According to Aristotle, "The aim of art is to represent not the outward appearance of things, but their inward significance."

Let Not The Flow Become A Trickle

Metro cities are defined as those with more than a million in population. In Class I cities, the number is one lakh or more.

Calling India; Come In India...

The book deals with tradition and modernity in a changing world with the call centre as background.

Mahatma, The Chosen One

Who should review a biography? People may have different opinions, but I have always believed that it should be done by someone having little knowledge of the person dealt with in the book.

Mother Can't Be Bloodthirsty

Indira Goswami's highly acclaimed novel, The Man from Chinnamasta, has recently been shortlisted for the Hutch Crossword Award.

Feynman In The Fridge, Marx In The Hall

These Mumbai bachelors would vibe with American Evan Esar. The 20th-century humourist captured their deepest fear in one line: "Most new books are forgotten within a year, especially by those who borrow them."

Never The Bride

Whatever happened to the bride of Frankenstein? The woman the mad scientist pieced together to be a companion to the monster he created? According to Mary Shelley's classic, she was destroyed by the scientist.

Welcome To The Real World

Carole Matthews, prolific writer of funny, frothy romances, dishes out another one. The characters in Welcome to the Real World are, however, a little different from your regular LBD or M&B kind.

Vijay Tendulkar Answers Some Questions

In a play-writing career spanning five decades, Vijay Tendulkar has written some 35 full-fledged plays and as many one-acts.

Journey To Nowhere

This omnibus, containing four books written by as many scholars in different times, provides a bird's eye view of the course of events that ultimately led to the tragic Partition of India in 1947, write Prafull Goradia and KR Phanda . . .

The Plateau Of Divinity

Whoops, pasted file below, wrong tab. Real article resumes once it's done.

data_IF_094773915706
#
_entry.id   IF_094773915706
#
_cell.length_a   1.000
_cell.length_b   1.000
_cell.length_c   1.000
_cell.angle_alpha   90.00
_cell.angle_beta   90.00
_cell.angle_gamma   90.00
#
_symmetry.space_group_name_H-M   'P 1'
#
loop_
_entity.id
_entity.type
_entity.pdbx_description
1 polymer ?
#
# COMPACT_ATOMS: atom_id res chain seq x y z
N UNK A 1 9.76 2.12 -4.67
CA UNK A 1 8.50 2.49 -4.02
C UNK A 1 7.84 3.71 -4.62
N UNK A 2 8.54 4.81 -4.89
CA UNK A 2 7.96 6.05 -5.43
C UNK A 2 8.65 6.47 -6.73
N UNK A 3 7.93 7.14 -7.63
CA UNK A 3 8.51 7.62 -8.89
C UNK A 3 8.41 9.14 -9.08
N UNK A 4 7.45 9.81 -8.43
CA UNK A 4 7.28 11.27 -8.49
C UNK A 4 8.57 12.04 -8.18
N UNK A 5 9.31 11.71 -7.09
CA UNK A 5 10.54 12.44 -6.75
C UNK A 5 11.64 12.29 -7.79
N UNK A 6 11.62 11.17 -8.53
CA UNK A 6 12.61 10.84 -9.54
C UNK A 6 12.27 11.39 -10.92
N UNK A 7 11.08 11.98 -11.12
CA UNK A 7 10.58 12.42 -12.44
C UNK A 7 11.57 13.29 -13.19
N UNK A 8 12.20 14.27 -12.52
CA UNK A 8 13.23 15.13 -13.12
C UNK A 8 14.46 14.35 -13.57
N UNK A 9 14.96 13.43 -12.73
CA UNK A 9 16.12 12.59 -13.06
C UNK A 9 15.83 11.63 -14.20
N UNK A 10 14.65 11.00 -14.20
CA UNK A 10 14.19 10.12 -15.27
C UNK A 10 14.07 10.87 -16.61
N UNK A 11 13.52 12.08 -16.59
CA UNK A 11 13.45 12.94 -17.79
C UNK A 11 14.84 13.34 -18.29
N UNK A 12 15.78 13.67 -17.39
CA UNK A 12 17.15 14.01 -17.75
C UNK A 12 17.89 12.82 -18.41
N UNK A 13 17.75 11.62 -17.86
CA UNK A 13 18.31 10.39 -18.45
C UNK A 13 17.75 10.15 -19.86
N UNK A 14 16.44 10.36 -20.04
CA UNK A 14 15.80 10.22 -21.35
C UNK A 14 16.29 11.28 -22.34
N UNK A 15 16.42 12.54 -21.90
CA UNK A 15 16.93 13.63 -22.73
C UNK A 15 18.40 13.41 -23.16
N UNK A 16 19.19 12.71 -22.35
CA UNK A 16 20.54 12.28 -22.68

Through Legend and Lore Kishore Thukral; Mosaic Books, Price not mentioned.

Peeping Through The Steel Frame

Indian bureaucracy is unique in character, besides being one of the largest in the world.

Rainbow Story

"His paintings suggest a mythical landscape — paintings that might very well belong to a fairytale book," writes a critic about Haku Shah's paintings.

The Inheritor

Booker winner Kiran Desai at the just-concluded Jaipur Literary Festival.

Exploring The Old World

This is a posthumous collection of short stories that had been written by the author over a period of two decades. The first story, which is also the title of the book, is the last that the author wrote.

Tragedy Of Endless Errors

Raj Kamal Jha's novel begins on the night violence against Muslims by Hindus in Gujarat in 2002; over 1,000 Muslims were killed over a period of a few months by angry Hindu mobs in response to the massacre of 59 of their co-religionists on the . . .

League Of Gentlemen

Probably no other contemporary historian can hold a candle to BR Nanda as a biographer, for the simple reason that he is just a biographer, not a Marxist theoretician, not a Right-wing polemicist and certainly not a writer with an axe to grind.

That's A Melting Pot

Do you have the typical Bangalorean tongue that treats ragi mudde with bassaaru and paneer butter masala with kulcha with equal courtesy? How about cooking up a cosmopolitan fare in your own humble kitchen?